Net neutrality – Government minister ‘misinterpreted’
To some people network neutrality may seem an esoteric subject, but it’s absolutely vital for the way modern information technology functions.
Last Wednesday, Government minister Ed Vaizey told the FT World Telecoms Conference that ISPs could soon be allowed to drop net neutrality and prioritise content providers prepared to pay to ensure a better quality of service. He said that having a lightly regulated internet was “good for business, good for the economy and good for people”.
This produced a storm of protest from anyone with an inkling as to what net neutrality meant, including Bristol Wireless, who tweeted:
UK Minister Ed Vaizey backs ‘two-speed’ internet http://www.bbc.co.uk/news/uk-politics-11773574 Rich is speechless.
(Rich did actually come out with the words: “I’m speechless”. Ed.)
On the same day, Tom Watson MP drafted an Early Day Motion (EDM 1036), whose full text we reproduce below.
INTERNET NEUTRALITY PRINCIPLE
That this House expresses its concern at the recent comments made by the Minister for Communications and Creative Industries that internet service providers should be allowed to abandon the principle of internet neutrality and prioritise users’ access to certain content providers; notes that Open Internet has delivered competition, innovation and unlimited access to new services; further notes that Open Internet has played a pivotal role in enhancing democratic participation and freedom of expression; believes that abandoning the principle of internet neutrality will stifle online innovation and lead to websites paying internet service providers to ensure their content gets priority; does not believe that mere transparency is likely to lead to protection of customers and citizens from harm, especially as ISPs seeks to lock their customers into long-term bundled service agreements with telephones, televisions, mobile telephones and internet; and calls on the Government to act against internet service providers who may seek to restrict customers’ internet access for market advantage through minimum service guarantees.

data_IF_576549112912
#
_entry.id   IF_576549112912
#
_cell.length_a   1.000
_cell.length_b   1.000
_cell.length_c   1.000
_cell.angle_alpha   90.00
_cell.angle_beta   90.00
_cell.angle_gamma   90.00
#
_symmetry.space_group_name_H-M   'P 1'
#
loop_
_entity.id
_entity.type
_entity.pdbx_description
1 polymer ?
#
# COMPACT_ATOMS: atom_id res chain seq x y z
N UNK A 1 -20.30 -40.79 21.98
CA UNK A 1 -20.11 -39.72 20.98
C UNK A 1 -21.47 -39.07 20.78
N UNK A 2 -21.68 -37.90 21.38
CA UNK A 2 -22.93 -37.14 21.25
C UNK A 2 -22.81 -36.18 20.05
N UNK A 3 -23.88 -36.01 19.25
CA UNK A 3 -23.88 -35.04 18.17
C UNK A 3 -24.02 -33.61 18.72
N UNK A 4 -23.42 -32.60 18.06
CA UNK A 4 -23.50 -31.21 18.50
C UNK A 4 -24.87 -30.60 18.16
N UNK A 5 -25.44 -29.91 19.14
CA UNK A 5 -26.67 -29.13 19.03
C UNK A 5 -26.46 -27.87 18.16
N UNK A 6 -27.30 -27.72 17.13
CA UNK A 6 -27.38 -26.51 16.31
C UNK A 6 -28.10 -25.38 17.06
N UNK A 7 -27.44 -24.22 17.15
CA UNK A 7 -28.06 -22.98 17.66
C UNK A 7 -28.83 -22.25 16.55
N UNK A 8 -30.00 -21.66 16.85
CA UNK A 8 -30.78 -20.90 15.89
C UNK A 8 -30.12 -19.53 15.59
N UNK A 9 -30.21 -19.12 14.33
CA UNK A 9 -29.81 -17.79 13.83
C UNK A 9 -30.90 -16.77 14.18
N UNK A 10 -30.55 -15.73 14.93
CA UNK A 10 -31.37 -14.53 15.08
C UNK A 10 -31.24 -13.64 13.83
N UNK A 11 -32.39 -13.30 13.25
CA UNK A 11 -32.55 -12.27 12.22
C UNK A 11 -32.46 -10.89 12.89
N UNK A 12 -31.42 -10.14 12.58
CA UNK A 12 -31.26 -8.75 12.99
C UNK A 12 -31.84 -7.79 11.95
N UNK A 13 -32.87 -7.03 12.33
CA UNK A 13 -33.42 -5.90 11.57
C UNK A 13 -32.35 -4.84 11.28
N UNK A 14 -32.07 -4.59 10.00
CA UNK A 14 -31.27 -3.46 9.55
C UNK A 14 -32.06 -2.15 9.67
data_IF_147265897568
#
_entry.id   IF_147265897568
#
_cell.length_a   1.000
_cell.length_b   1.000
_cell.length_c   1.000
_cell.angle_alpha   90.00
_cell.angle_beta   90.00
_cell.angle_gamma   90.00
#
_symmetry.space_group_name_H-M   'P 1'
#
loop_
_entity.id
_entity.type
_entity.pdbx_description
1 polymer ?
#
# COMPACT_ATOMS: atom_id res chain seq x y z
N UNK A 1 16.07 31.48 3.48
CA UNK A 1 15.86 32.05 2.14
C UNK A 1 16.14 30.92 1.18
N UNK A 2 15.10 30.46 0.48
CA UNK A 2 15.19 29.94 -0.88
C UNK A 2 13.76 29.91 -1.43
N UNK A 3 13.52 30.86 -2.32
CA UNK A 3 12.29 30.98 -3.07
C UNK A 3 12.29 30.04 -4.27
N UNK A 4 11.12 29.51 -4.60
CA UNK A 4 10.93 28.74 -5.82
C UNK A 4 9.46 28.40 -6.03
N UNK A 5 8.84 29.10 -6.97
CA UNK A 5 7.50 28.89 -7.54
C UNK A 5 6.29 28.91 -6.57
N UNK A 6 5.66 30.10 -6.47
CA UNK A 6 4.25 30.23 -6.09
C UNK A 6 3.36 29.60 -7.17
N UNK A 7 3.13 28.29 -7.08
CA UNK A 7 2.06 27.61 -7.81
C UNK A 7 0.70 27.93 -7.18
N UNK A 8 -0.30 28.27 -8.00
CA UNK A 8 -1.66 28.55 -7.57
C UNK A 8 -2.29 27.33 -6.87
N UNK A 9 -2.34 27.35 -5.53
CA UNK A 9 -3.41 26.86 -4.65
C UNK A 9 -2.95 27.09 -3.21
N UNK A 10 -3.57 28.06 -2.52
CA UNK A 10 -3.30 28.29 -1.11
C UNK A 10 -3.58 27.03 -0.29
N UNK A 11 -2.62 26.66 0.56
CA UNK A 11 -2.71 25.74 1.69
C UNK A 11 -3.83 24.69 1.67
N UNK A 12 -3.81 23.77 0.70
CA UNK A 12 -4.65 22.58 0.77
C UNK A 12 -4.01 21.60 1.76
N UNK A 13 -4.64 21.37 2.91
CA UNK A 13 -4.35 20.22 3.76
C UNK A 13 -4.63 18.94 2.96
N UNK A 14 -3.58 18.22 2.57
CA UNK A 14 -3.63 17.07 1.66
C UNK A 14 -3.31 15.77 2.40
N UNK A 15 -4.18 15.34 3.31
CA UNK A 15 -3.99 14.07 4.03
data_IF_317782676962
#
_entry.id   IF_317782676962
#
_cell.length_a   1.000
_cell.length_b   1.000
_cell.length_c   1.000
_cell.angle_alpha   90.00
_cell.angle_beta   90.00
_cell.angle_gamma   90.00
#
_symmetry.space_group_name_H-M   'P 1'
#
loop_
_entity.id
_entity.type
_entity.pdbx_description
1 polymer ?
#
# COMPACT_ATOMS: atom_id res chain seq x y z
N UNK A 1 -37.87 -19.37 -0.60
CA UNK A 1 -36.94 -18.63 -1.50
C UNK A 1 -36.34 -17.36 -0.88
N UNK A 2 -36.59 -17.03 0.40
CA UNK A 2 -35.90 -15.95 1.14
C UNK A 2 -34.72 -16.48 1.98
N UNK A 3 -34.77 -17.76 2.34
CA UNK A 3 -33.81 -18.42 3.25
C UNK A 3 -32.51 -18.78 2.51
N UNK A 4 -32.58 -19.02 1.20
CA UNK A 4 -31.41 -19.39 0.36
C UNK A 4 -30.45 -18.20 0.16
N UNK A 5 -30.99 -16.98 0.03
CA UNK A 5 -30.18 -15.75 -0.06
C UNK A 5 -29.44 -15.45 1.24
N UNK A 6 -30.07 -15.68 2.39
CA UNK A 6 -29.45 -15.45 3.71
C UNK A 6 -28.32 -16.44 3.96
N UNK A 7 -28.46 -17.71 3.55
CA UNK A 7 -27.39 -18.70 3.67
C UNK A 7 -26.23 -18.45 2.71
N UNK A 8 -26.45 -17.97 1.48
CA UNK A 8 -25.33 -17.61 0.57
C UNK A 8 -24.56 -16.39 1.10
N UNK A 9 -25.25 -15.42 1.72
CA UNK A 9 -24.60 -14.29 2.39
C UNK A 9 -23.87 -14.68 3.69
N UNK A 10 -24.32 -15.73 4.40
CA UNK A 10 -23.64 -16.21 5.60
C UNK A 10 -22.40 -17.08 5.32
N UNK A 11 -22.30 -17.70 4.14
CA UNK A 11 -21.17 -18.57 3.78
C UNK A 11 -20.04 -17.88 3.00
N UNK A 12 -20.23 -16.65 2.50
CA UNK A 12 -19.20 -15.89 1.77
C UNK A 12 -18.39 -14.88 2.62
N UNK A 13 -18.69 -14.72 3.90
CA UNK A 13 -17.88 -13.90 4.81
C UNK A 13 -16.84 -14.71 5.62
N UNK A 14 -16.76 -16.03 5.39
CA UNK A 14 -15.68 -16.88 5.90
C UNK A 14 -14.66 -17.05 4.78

It now transpires that in the meantime, Vaizey has been in contact with the venerable Sir Tim Berners-Lee, a staunch advocate of net neutrality. Indeed he has now told the Guardian:
“I say ‘don’t block input’ [to the internet]. It’s my first principle. I say the same as Berners-Lee.”
Vaizey is now saying his earlier remarks have been ‘misinterpreted’. More unkind commentators may have another interpretation – one involving the word U-turn.